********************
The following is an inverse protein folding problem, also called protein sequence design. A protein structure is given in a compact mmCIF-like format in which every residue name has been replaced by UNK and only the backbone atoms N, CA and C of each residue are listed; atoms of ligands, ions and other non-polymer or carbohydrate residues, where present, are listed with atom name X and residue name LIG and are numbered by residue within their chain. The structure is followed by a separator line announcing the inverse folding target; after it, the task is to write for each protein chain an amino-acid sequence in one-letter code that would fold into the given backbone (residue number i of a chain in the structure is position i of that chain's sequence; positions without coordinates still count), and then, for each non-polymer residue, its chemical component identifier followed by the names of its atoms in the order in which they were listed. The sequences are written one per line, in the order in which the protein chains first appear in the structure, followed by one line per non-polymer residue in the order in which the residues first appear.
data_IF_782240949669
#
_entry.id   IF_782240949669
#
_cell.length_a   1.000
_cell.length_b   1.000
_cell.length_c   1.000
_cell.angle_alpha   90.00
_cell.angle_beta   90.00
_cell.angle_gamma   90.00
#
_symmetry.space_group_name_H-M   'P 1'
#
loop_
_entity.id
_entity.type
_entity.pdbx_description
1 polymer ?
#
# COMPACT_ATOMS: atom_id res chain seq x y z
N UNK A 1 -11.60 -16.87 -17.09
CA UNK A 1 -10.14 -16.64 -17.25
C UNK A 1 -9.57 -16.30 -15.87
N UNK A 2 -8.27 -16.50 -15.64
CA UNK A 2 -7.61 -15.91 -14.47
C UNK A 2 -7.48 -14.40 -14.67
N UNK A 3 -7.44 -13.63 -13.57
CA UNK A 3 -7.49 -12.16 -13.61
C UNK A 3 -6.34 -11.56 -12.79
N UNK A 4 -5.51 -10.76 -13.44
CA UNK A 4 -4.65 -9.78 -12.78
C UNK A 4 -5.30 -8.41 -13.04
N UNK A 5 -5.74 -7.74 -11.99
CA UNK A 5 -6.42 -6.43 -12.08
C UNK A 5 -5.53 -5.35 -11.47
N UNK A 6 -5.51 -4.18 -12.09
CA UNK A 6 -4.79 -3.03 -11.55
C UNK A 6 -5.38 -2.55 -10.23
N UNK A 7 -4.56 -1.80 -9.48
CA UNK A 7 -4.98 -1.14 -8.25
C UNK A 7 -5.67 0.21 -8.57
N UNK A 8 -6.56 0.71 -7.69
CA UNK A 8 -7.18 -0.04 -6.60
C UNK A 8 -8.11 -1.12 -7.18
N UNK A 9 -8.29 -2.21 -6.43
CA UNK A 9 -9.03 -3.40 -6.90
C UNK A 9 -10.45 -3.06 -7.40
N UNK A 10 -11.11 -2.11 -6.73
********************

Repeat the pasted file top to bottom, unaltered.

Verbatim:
The following is an inverse protein folding problem, also called protein sequence design. A protein structure is given in a compact mmCIF-like format in which every residue name has been replaced by UNK and only the backbone atoms N, CA and C of each residue are listed; atoms of ligands, ions and other non-polymer or carbohydrate residues, where present, are listed with atom name X and residue name LIG and are numbered by residue within their chain. The structure is followed by a separator line announcing the inverse folding target; after it, the task is to write for each protein chain an amino-acid sequence in one-letter code that would fold into the given backbone (residue number i of a chain in the structure is position i of that chain's sequence; positions without coordinates still count), and then, for each non-polymer residue, its chemical component identifier followed by the names of its atoms in the order in which they were listed. The sequences are written one per line, in the order in which the protein chains first appear in the structure, followed by one line per non-polymer residue in the order in which the residues first appear.
data_IF_782240949669
#
_entry.id   IF_782240949669
#
_cell.length_a   1.000
_cell.length_b   1.000
_cell.length_c   1.000
_cell.angle_alpha   90.00
_cell.angle_beta   90.00
_cell.angle_gamma   90.00
#
_symmetry.space_group_name_H-M   'P 1'
#
loop_
_entity.id
_entity.type
_entity.pdbx_description
1 polymer ?
#
# COMPACT_ATOMS: atom_id res chain seq x y z
N UNK A 1 -11.60 -16.87 -17.09
CA UNK A 1 -10.14 -16.64 -17.25
C UNK A 1 -9.57 -16.30 -15.87
N UNK A 2 -8.27 -16.50 -15.64
CA UNK A 2 -7.61 -15.91 -14.47
C UNK A 2 -7.48 -14.40 -14.67
N UNK A 3 -7.44 -13.63 -13.57
CA UNK A 3 -7.49 -12.16 -13.61
C UNK A 3 -6.34 -11.56 -12.79
N UNK A 4 -5.51 -10.76 -13.44
CA UNK A 4 -4.65 -9.78 -12.78
C UNK A 4 -5.30 -8.41 -13.04
N UNK A 5 -5.74 -7.74 -11.99
CA UNK A 5 -6.42 -6.43 -12.08
C UNK A 5 -5.53 -5.35 -11.47
N UNK A 6 -5.51 -4.18 -12.09
CA UNK A 6 -4.79 -3.03 -11.55
C UNK A 6 -5.38 -2.55 -10.23
N UNK A 7 -4.56 -1.80 -9.48
CA UNK A 7 -4.98 -1.14 -8.25
C UNK A 7 -5.67 0.21 -8.57
N UNK A 8 -6.56 0.71 -7.69
CA UNK A 8 -7.18 -0.04 -6.60
C UNK A 8 -8.11 -1.12 -7.18
N UNK A 9 -8.29 -2.21 -6.43
CA UNK A 9 -9.03 -3.40 -6.90
C UNK A 9 -10.45 -3.06 -7.40
N UNK A 10 -11.11 -2.11 -6.73